The occupying Sinhala military, which was stationed in the village of Mu'raa-oadai, 5 km south of Vaazhaichcheanai town in Koa'ra'laip-pattu division of Batticaloa distrit, vacated its military base in 2014. When the military was stationed there, it had put up a Buddha statue worshipped by the Sinhala soldiers. The SL military had also planted a Bo tree. Almost 4 years have elapsed, but the owner of the land is still unable to remove the concrete structure, which was used to house the Buddha statue. In the meantime, Buddhist extremist monk based in Batticaloa city, Ampitiye Sumanarathna thero, has been scheming a plan to erect a Buddhist temple there. The move was halted after a complaint was lodged with the Divisional Secretary.
The extremist monk was targeting to make another entry through backing a section of the poverty-stricken Tamils who were having a land dispute with their Muslim neighbours at Mura'aavoadai a few weeks ago in August.
The occupying ‘Sri Lanka’ Army was having a military camp at Chanthi-ve'li-eattam, situated in Koa'ra'laip-pattu South division. The people at the locality say they are afraid of removing the structure as the SL military would come after them.
There are several other abandoned structures similar to the one in Mu'raa-voadai across the 10 Tamil-dominated divisions in the district.
Although the SL Constitution attempts to project all religions as having equal status, the constitutional provision of ‘foremost place’ and various other arrangements such as the SL police having a special division to protect the Buddhism under the guidance of SL Ministry of Buddha Sasana, have made it a crime if anyone attempts to peacefully dismantle even a Buddha statue in the occupied country of Eezham Tamils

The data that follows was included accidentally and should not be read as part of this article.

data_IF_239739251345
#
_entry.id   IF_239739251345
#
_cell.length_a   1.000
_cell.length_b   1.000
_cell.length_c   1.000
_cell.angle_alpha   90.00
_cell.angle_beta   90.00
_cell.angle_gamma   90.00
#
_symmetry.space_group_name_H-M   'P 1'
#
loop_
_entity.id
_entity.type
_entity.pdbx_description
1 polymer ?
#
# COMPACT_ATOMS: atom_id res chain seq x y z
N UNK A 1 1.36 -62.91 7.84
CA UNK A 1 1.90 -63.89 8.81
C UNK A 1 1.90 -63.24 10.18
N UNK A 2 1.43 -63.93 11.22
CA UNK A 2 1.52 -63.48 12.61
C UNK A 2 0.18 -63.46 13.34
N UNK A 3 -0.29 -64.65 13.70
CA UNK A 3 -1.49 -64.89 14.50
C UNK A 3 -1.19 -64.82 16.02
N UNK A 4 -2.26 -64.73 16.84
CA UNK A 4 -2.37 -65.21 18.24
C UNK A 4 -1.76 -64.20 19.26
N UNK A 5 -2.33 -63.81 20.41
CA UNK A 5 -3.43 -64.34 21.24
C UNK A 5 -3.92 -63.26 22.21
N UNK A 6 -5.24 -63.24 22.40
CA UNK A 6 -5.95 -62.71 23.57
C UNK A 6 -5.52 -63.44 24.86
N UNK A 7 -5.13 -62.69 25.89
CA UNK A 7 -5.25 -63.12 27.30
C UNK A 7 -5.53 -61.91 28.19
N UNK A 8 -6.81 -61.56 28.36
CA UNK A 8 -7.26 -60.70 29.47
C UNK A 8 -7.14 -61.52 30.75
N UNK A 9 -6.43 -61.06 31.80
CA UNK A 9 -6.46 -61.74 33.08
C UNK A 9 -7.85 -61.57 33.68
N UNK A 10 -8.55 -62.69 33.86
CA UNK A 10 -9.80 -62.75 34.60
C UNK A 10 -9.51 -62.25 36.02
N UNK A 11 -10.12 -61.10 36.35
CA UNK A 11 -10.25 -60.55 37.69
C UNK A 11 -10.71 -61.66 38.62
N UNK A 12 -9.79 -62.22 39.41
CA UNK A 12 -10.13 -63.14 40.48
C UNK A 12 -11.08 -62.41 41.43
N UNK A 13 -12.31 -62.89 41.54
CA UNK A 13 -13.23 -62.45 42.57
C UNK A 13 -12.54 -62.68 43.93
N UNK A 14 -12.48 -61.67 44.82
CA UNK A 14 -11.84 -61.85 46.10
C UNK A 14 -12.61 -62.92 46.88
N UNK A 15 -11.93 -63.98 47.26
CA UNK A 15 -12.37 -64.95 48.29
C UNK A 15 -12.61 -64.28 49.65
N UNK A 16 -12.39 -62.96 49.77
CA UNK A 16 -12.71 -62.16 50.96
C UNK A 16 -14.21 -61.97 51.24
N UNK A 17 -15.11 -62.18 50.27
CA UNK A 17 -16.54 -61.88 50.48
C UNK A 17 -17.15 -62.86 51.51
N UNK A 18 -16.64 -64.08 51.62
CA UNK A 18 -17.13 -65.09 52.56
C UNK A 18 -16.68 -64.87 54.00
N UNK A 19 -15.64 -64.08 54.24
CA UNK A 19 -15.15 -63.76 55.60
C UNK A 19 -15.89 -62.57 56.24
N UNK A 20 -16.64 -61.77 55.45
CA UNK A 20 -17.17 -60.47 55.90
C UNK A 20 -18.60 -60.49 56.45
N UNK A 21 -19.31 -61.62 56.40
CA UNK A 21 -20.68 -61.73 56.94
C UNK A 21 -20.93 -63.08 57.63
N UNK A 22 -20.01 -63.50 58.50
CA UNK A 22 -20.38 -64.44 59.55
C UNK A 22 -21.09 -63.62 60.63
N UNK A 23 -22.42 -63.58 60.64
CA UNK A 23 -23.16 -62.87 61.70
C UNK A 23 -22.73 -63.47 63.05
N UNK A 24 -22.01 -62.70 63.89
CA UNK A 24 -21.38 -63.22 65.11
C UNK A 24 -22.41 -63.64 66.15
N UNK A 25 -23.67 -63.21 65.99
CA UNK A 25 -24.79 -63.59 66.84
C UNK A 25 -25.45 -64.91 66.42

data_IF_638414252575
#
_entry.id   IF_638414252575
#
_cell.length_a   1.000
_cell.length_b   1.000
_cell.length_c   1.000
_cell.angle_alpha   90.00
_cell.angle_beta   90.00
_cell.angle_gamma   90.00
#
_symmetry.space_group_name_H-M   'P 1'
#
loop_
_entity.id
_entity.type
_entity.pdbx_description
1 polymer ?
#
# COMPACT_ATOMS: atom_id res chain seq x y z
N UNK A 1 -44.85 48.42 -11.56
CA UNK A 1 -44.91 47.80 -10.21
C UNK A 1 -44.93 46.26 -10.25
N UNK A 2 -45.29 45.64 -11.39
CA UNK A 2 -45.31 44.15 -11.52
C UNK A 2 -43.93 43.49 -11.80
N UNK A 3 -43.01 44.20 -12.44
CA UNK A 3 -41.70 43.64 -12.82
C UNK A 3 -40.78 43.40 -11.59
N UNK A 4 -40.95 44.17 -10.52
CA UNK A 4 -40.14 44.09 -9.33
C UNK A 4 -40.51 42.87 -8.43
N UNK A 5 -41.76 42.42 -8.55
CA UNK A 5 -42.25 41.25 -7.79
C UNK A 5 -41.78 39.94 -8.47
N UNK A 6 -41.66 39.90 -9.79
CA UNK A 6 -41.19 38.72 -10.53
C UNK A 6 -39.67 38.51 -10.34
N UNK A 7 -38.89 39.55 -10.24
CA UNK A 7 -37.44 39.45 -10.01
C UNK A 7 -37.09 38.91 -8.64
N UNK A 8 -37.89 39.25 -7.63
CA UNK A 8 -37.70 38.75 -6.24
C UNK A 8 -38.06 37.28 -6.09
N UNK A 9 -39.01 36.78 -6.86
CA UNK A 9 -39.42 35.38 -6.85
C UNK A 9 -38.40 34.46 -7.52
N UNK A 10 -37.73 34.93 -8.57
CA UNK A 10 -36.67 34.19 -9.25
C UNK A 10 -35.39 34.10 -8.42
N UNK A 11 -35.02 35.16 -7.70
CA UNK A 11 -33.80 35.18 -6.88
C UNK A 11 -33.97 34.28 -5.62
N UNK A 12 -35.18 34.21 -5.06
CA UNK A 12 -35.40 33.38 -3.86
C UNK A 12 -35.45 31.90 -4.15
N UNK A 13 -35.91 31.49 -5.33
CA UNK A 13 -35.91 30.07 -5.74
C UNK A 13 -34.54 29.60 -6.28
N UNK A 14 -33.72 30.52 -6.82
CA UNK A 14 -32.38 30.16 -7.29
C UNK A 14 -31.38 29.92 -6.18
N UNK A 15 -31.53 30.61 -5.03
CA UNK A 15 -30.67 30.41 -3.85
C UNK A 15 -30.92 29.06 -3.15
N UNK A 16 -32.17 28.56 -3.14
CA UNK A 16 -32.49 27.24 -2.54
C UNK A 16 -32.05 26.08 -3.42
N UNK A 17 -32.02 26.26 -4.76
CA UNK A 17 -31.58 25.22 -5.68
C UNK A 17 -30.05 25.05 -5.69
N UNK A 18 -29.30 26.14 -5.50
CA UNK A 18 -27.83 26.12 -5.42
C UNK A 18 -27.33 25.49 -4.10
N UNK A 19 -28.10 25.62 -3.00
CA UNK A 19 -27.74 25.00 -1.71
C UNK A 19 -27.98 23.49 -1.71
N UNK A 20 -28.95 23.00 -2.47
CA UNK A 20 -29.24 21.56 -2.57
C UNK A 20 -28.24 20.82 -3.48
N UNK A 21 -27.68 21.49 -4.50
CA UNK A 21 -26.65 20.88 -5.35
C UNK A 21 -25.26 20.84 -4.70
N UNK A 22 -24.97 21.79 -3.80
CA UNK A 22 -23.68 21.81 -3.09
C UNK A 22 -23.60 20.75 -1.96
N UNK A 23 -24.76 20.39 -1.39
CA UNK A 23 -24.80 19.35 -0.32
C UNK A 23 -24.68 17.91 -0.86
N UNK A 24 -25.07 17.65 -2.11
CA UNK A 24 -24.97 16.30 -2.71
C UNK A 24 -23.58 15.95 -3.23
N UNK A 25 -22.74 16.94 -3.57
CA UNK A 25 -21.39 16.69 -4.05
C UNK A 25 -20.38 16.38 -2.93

Article 9 (chapter II) of the current Sri Lankan constitution promulgated in 1978 says "The Republic of Sri Lanka shall give to Buddhism the foremost place and accordingly it shall be the duty of the State to protect and foster the Buddha Sasana.."
Eezham Tamils say that this Article constitutes a particular obstacle in negotiating any degree of regional autonomy with the genocidal State of Sri Lanka because it is an 'entrenched' section of the constitution. Article 9 can be amended or repealed only with the support of two thirds of all the members of the SL Parliament and only if such amendment or repeal is thereafter approved by the people in an island-wide referendum.
The proposals for new constitution are also not going to change this reality and federalism is not possible under the genocidal configuration of the Sri Lankan system. The fundamental genocidal character will continue to exist despite cosmetic reforms.